Dolphins officially announce Tua Tagovailoa as starter; Brian Flores explains why he made the move now
Promoting the fifth pick of the draft over a 37-year-old journeyman to start at quarterback wouldn’t seem too controversial most of the time.
But with the Miami Dolphins coming off a two-game winning streak to move to one game behind the Buffalo Bills in the AFC East, it was surprising that Dolphins coach Brian Flores made rookie Tua Tagovailoa his starter over Ryan Fitzpatrick.
The Dolphins officially announced the move on Wednesday.
Coach Flores has announced that @Tua will be the starting quarterback. #FinsUp pic.twitter.com/kxVqpwZPLY
— Miami Dolphins (@MiamiDolphins) October 21, 2020
It wasn’t an easy decision, Flores said.
Tua Tagovailoa is Miami’s new starter
Fitzpatrick didn’t do anything to lose the job. He had three touchdown passes in each of his last two games, both Dolphins wins. Flores made sure to praise Fitzpatrick.
“Fitz has been great the last two years, year and a half,” Flores said, via the Miami Herald. “I don’t know that there’s been anyone more instrumental trying to instill a culture and embody what we’re looking for — toughness, competitiveness, team first [attitude].
“He’s made an impact on Tua and a lot of players on this team. I have a great respect for him. That made this decision very tough. But as a team, we felt this was the best thing to do for our team moving forward is go with Tua.”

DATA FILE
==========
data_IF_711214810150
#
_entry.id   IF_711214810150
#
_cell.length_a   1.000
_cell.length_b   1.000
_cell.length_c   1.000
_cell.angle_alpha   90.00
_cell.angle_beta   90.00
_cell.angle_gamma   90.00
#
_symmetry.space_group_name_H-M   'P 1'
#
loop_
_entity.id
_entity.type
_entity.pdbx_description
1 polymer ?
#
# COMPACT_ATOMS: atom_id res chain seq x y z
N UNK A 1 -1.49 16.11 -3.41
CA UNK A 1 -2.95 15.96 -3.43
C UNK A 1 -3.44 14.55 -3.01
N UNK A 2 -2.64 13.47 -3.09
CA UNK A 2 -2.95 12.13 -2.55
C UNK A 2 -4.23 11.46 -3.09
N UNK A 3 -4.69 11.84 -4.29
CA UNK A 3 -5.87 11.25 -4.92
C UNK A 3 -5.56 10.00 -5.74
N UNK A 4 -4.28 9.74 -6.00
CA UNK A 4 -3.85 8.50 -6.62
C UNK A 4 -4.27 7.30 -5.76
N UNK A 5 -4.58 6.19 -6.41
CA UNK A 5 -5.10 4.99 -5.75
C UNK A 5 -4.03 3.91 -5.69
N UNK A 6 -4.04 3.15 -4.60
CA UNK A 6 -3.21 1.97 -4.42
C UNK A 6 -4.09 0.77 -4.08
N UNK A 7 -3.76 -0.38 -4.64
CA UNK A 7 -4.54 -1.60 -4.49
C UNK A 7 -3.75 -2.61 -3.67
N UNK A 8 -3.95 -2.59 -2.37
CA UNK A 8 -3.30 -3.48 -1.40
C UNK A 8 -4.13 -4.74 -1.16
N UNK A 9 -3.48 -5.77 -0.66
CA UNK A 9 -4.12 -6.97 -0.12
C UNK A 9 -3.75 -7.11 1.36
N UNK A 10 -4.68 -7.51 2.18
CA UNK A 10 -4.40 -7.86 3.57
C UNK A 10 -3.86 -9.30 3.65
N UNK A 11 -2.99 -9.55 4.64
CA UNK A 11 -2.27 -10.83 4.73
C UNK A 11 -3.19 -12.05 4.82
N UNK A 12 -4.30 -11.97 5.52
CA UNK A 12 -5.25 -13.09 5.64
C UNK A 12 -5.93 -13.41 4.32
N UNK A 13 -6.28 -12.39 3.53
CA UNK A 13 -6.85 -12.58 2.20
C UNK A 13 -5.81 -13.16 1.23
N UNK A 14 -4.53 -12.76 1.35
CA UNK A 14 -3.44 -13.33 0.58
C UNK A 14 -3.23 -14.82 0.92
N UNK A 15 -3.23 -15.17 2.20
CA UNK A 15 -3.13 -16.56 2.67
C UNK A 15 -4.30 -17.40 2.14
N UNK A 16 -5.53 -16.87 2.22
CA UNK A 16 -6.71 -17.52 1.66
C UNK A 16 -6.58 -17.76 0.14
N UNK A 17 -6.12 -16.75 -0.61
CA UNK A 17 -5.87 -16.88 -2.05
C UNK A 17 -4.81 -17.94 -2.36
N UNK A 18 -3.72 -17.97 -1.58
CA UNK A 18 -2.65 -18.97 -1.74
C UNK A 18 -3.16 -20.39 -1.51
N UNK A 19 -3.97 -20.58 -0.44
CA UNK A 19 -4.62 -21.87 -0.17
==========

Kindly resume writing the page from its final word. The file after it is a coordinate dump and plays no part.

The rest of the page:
Tagovailoa came in late in the Dolphins’ blowout win Sunday against the New York Jets. He completed both passes he threw as Miami was running out the final couple minutes. It obviously was a lot more than two garbage-time completions that led to the change.
“We’ve seen a lot of improvement from Tua. He’s gotten more comfortable. Accuracy, decision-making, all those things have been good in practice,” Flores said, via the Herald. “But practice is very different from the games.
“We are going to do everything we can from a meeting, walk-through, practice standpoint to get him ready to play in a game. We’re confident he’ll be able to be competitive in those games when the time comes.”
Tagovailoa was ready to play
The move was inevitable. First-round quarterbacks don’t sit full seasons anymore, especially on teams like Miami who, despite the 3-3 record, are still rebuilding. Joe Burrow and Justin Herbert are already starting for their teams and doing very well. Sitting Tagovailoa just to sit him is imprudent. He’s the future.
The difference with Tagovailoa is the health questions. His final college season at Alabama ended when he suffered a bad hip injury. The Dolphins weren’t going to risk his long-term health to rush him into the lineup.
Flores expressed that the team thinks Tagovailoa is ready. That must mean from a health standpoint, and also being able to go out and run the offense well. Miami has a bye this week before facing the Rams on Nov. 1, which helps the transition. Tagovailoa is an exciting prospect and once he was ready it made sense to put him in the lineup, regardless of what the Dolphins’ standing was at the time.
Hopefully Flores is right on the timing, because there’s no turning back now.
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